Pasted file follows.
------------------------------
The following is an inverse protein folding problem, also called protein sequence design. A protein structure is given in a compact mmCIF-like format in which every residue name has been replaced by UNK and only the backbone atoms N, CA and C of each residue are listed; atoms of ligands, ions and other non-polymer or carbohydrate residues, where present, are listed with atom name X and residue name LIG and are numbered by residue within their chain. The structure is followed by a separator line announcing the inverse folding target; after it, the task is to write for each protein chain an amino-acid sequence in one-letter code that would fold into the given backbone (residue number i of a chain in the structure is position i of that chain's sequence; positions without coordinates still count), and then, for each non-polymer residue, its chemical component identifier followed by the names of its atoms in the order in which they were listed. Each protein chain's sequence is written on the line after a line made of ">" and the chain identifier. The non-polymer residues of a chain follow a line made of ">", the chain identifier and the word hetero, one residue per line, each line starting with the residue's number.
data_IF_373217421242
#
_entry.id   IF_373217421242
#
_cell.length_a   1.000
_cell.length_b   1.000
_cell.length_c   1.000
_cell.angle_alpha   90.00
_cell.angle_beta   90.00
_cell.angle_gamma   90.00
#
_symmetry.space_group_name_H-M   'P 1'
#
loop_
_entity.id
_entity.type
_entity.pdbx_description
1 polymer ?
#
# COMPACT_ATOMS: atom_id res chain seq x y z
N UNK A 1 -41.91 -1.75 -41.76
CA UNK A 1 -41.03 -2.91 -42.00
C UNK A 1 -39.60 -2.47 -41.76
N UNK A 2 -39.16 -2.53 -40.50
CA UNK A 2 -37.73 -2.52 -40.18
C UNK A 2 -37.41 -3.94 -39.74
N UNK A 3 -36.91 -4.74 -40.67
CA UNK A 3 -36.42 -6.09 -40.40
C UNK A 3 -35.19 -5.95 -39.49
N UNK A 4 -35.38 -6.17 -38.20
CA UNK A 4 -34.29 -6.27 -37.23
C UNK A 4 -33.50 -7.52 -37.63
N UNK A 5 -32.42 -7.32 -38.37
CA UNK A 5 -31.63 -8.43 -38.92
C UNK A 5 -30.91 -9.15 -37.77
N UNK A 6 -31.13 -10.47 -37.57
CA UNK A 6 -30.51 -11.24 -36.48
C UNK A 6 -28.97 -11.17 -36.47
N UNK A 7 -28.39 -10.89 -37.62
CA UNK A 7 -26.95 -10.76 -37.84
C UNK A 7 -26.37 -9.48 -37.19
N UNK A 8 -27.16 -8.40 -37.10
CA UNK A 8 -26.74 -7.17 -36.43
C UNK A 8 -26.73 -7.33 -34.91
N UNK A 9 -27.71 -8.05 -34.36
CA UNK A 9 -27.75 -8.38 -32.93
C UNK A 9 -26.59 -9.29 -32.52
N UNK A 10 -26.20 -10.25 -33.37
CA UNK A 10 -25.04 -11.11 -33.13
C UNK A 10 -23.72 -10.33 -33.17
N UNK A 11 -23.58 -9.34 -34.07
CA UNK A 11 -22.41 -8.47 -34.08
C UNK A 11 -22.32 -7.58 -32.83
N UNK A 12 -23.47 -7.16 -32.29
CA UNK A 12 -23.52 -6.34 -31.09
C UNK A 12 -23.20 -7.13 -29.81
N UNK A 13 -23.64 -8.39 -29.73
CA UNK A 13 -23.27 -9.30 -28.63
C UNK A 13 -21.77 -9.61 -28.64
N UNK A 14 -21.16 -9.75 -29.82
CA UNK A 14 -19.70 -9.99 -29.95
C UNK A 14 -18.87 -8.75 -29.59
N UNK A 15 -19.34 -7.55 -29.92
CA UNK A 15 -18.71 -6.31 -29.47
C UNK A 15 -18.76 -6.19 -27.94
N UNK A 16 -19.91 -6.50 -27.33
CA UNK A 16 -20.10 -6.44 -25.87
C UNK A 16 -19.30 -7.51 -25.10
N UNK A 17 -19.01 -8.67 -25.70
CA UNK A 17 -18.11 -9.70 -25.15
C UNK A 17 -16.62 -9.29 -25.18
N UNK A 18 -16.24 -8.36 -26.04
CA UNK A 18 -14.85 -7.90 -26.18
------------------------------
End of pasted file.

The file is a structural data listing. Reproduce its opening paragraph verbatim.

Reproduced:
The following is an inverse protein folding problem, also called protein sequence design. A protein structure is given in a compact mmCIF-like format in which every residue name has been replaced by UNK and only the backbone atoms N, CA and C of each residue are listed; atoms of ligands, ions and other non-polymer or carbohydrate residues, where present, are listed with atom name X and residue name LIG and are numbered by residue within their chain. The structure is followed by a separator line announcing the inverse folding target; after it, the task is to write for each protein chain an amino-acid sequence in one-letter code that would fold into the given backbone (residue number i of a chain in the structure is position i of that chain's sequence; positions without coordinates still count), and then, for each non-polymer residue, its chemical component identifier followed by the names of its atoms in the order in which they were listed. Each protein chain's sequence is written on the line after a line made of ">" and the chain identifier. The non-polymer residues of a chain follow a line made of ">", the chain identifier and the word hetero, one residue per line, each line starting with the residue's number.